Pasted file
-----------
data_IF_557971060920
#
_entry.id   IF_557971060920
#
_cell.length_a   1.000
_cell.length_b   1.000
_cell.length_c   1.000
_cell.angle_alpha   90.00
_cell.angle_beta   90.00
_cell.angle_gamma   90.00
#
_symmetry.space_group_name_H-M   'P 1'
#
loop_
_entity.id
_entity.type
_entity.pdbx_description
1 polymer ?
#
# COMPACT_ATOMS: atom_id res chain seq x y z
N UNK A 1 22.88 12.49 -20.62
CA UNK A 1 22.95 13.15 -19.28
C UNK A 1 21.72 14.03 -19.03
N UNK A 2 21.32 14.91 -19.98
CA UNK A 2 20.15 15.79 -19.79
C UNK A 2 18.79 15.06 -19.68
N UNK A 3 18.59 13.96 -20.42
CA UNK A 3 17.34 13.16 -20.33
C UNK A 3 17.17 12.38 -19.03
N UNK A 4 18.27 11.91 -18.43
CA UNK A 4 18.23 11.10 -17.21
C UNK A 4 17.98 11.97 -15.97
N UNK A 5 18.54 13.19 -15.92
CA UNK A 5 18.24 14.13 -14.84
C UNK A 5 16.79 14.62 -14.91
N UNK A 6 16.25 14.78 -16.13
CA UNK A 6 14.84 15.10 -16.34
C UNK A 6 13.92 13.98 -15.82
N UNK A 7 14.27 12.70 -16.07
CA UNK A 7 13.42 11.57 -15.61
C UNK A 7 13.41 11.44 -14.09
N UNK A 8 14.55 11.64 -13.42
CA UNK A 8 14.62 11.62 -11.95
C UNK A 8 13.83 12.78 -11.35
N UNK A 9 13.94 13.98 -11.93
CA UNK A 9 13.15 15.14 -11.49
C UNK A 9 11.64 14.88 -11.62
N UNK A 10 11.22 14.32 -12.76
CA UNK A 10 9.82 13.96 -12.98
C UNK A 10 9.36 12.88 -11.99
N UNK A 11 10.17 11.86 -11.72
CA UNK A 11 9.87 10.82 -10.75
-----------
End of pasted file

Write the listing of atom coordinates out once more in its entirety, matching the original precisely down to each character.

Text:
data_IF_557971060920
#
_entry.id   IF_557971060920
#
_cell.length_a   1.000
_cell.length_b   1.000
_cell.length_c   1.000
_cell.angle_alpha   90.00
_cell.angle_beta   90.00
_cell.angle_gamma   90.00
#
_symmetry.space_group_name_H-M   'P 1'
#
loop_
_entity.id
_entity.type
_entity.pdbx_description
1 polymer ?
#
# COMPACT_ATOMS: atom_id res chain seq x y z
N UNK A 1 22.88 12.49 -20.62
CA UNK A 1 22.95 13.15 -19.28
C UNK A 1 21.72 14.03 -19.03
N UNK A 2 21.32 14.91 -19.98
CA UNK A 2 20.15 15.79 -19.79
C UNK A 2 18.79 15.06 -19.68
N UNK A 3 18.59 13.96 -20.42
CA UNK A 3 17.34 13.16 -20.33
C UNK A 3 17.17 12.38 -19.03
N UNK A 4 18.27 11.91 -18.43
CA UNK A 4 18.23 11.10 -17.21
C UNK A 4 17.98 11.97 -15.97
N UNK A 5 18.54 13.19 -15.92
CA UNK A 5 18.24 14.13 -14.84
C UNK A 5 16.79 14.62 -14.91
N UNK A 6 16.25 14.78 -16.13
CA UNK A 6 14.84 15.10 -16.34
C UNK A 6 13.92 13.98 -15.82
N UNK A 7 14.27 12.70 -16.07
CA UNK A 7 13.42 11.57 -15.61
C UNK A 7 13.41 11.44 -14.09
N UNK A 8 14.55 11.64 -13.42
CA UNK A 8 14.62 11.62 -11.95
C UNK A 8 13.83 12.78 -11.35
N UNK A 9 13.94 13.98 -11.93
CA UNK A 9 13.15 15.14 -11.49
C UNK A 9 11.64 14.88 -11.62
N UNK A 10 11.22 14.32 -12.76
CA UNK A 10 9.82 13.96 -12.98
C UNK A 10 9.36 12.88 -11.99
N UNK A 11 10.17 11.86 -11.72
CA UNK A 11 9.87 10.82 -10.75